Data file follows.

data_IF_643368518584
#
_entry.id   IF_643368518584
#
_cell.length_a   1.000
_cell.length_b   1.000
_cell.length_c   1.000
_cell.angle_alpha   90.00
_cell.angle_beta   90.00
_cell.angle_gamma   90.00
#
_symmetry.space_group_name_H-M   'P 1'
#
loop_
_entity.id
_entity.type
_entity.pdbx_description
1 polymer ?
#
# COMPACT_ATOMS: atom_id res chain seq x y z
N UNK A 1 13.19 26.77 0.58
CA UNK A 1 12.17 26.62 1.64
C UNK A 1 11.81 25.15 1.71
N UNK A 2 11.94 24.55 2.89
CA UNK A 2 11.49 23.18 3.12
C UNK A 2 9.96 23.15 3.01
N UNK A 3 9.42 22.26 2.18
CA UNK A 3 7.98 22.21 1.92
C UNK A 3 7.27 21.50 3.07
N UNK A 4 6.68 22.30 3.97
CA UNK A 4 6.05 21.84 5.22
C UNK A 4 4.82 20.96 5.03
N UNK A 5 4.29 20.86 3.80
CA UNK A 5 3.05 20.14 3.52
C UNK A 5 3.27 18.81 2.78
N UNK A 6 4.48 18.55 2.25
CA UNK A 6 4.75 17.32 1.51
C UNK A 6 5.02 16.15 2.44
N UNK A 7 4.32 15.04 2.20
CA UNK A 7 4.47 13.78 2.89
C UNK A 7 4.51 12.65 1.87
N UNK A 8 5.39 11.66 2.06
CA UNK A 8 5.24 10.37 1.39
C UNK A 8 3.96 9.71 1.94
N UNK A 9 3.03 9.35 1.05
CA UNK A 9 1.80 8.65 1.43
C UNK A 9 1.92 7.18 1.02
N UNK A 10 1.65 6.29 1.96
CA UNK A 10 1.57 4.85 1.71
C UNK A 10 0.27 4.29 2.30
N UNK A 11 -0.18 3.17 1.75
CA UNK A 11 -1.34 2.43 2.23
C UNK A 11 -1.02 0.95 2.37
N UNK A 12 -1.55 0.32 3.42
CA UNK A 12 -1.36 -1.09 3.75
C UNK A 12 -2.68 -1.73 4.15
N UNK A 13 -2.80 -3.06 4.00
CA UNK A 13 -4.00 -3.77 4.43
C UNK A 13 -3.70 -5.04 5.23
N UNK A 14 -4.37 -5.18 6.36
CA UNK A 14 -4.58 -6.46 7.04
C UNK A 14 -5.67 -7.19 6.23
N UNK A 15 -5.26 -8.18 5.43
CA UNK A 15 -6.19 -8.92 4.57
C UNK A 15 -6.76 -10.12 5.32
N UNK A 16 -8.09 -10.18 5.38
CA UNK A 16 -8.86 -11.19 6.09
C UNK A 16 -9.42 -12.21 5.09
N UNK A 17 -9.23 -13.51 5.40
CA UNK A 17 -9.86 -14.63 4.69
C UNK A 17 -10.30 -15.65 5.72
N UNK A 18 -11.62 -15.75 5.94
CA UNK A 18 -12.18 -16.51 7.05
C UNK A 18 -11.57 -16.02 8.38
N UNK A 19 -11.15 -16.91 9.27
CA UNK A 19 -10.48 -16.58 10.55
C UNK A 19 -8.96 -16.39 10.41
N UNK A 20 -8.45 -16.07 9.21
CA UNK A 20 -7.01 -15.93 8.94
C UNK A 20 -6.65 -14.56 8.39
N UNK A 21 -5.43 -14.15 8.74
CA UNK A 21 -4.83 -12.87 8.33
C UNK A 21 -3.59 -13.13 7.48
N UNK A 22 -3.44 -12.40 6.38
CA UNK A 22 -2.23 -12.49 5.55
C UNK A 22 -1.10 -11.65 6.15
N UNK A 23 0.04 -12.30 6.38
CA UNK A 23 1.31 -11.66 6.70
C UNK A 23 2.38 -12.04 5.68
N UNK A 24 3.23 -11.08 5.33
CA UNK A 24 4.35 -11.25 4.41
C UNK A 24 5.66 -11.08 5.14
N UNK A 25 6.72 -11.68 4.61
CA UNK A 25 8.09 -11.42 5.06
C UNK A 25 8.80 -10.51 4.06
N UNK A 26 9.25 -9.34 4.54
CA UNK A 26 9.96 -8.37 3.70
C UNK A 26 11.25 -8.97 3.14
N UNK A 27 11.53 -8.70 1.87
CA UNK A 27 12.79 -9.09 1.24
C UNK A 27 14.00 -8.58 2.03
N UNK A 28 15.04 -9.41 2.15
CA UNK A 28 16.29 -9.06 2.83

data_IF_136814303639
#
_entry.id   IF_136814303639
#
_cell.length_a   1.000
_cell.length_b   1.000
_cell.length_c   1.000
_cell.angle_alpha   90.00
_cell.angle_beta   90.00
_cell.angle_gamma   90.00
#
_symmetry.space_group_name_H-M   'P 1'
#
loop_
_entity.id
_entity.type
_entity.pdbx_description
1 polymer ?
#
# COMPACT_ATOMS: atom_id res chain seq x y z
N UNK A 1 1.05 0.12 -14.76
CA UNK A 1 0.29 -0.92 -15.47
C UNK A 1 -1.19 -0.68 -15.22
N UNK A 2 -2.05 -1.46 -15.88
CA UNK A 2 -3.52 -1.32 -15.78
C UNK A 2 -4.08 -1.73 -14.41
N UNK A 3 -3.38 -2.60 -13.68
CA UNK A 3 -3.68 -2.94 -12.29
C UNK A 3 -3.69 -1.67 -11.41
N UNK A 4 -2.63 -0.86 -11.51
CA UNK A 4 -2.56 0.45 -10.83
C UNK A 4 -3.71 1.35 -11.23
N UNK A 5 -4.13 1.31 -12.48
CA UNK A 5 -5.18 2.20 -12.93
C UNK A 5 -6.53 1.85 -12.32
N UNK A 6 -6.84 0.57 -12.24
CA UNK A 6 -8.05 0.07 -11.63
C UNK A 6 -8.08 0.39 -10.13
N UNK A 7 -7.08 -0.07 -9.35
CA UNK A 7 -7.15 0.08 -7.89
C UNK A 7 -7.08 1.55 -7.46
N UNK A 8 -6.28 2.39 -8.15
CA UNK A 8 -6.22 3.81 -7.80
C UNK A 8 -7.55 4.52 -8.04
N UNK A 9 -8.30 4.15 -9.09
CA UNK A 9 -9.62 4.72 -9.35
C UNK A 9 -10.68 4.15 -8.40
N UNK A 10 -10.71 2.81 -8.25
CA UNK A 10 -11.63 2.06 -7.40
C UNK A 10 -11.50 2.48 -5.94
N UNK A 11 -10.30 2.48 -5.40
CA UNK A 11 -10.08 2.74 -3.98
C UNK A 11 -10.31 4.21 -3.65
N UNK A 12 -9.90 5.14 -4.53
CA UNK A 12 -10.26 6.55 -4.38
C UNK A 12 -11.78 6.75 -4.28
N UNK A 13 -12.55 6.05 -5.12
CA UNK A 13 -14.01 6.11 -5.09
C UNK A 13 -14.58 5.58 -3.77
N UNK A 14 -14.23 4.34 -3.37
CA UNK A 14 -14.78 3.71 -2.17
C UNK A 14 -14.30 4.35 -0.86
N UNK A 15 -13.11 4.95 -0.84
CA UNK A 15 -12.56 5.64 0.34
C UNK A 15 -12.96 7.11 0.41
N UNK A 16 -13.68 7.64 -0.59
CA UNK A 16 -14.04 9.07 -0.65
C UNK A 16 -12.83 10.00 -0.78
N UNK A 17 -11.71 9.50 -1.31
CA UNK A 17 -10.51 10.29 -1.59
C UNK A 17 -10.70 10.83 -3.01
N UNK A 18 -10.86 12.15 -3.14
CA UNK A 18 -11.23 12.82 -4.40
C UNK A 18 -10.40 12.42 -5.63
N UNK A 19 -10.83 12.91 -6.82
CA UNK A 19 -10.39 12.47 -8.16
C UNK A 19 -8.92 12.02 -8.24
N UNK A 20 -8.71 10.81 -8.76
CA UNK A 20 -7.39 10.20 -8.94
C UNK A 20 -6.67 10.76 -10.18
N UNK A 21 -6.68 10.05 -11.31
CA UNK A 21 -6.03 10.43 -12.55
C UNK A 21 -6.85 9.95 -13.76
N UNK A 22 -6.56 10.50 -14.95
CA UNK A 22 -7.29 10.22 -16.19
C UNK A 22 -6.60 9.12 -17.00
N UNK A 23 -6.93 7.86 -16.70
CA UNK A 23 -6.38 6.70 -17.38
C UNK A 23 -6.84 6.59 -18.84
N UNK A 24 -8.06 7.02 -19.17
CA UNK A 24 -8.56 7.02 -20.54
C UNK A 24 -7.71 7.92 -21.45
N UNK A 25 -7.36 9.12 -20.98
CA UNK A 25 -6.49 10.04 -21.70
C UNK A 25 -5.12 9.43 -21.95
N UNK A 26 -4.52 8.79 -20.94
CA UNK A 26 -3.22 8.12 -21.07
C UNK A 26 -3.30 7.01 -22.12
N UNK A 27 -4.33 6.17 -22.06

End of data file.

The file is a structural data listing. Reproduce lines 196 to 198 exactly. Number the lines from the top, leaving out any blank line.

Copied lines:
N UNK A 25 -7.36 9.12 -20.98
CA UNK A 25 -6.49 10.04 -21.70
C UNK A 25 -5.12 9.43 -21.95